Tag Archives: senses

Picture It 

by Mona Dunkin 

Picture taking and sharing has become a national pastime. Whether it is the exotic – Eiffel Tower – or the ordinary – PB&J sandwich – See it. Capture it. Share it. Develop it.

We have an internal camera that is handier than our cell phones, quicker than our fingers and never runs low on batteries or storage facilities.

It’s our brain attached to our six senses.

Our six senses are continually taking ‘sensual pictures’ – smells, tastes, sights, sounds, emotions – whether we are deliberately snapping them or not. The brain and senses are on call 24/7 from birth to death. And the brain sorts and stores all these pictures for later recall – or not – but they are still cellular stored.

Psychiatrists William Glasser says, “The power of the picture is total.”
What?  Basically that means that we cannot separate ourselves from ourselves and everything we do effects everything we do and involves every part of our being which is connected to all of our experiences.  The totality of our existence works in tandem and is inextricably tied together – thoughts, actions, feelings and physical.

The following example reflects the possibility of a child’s first-ever encounter with liver and ice cream.

Liver: ugh!

  • Thought – horrible, never again.
  • Action – spit out, gulp down
  • Feeling/Emoting – frustrated, deceived?
  • Physical/Bodily – iron, nutrition, strength

Ice cream: yum!

  • Thought – wonderful, delicious, more
  • Thought – wonderful, delicious, more
  • Feeling/Emoting – happy, joyous
  • Physical/Bodily – nutrition, fat, tooth-decay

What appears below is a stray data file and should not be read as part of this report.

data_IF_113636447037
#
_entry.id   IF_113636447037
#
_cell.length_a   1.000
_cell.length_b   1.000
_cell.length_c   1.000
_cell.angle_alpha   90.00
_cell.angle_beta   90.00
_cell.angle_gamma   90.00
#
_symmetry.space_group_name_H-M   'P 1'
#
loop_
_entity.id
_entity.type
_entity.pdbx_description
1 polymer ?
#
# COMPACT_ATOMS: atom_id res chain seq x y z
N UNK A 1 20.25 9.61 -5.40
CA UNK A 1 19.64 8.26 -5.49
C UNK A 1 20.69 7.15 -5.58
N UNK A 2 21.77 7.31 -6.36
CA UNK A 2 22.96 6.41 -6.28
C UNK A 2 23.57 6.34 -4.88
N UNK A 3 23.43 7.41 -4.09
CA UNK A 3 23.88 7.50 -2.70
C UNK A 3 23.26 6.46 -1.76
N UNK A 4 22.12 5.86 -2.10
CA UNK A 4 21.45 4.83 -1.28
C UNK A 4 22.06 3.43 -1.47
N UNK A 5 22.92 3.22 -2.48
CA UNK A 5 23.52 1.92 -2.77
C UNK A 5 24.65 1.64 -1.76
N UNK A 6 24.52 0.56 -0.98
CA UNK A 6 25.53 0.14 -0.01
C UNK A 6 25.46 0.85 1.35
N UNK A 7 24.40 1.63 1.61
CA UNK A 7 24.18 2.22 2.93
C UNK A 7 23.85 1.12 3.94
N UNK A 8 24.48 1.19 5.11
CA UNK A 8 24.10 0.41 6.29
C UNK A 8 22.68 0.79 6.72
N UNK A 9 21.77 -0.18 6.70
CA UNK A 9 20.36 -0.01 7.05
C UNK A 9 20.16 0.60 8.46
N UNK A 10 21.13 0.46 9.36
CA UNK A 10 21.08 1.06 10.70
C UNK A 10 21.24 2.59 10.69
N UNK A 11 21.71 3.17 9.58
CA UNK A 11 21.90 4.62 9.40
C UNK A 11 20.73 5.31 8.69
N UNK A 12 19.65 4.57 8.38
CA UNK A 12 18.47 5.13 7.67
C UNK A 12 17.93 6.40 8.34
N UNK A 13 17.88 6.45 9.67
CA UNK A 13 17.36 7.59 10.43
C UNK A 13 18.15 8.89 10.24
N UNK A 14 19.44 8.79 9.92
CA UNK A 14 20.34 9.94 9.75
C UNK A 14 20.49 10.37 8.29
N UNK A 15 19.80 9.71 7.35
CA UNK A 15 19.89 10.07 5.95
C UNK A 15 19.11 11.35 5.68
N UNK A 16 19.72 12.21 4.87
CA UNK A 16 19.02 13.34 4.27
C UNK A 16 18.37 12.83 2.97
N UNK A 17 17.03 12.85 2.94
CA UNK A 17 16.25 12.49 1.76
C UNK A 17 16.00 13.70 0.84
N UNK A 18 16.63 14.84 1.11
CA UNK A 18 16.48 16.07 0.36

When our reality seems to match these sensual pictures in our head, we have some degree of satisfaction. This degree of satisfaction – no matter how minute – was the pioneering pathfinder to the brain.  The degree of satisfaction leads to organizing our behavior to do it again or to refrain from the next time.

This simple example illustrates how an initial unpleasant encounter can be developed to be beneficial to keeping us mentally and physically healthy and happy. It also illustrates how a pleasant encounter can become detrimental in the long run to mental and physical health and happiness.

Custody of the eyes

Dr. Ken Larsen

I have a friend who used to be a Franciscan nun.  It has been interesting through the years to hear her tell about life in the convent.  Her anecdotes are sometimes funny, sometimes not, but always colored with the wisdom that comes from reflecting on the experience of life.

One of the practices she described was “custody of the eyes”.  This was part of the way of life in the convent.  What it meant, essentially, is that each nun was responsible for where she focused her visual attention.  This practice taught the important principle that we have choices over what we put into our brain through our vision.

When I first heard her describe “custody of the eyes” I was reminded of the old computer aphorism, “Garbage in, garbage out.”  What we put into our brain/mind becomes the stuff of our thoughts, our memories, our dreams and reflections.  I believe our mental health and happiness is connected to the quality of our thought processes, which are formed by what we take in through our eyes and other senses.

Why am I telling you this?   For a while now I have avoided television news broadcasts, often because they bring images and information into my brain that are not helpful to me in maintaining my mental health and happiness.  This does not mean that I adopt an ostrich approach.  There are many thoughtful, responsible sources for staying informed that do not involve the sensationalism of television news shows.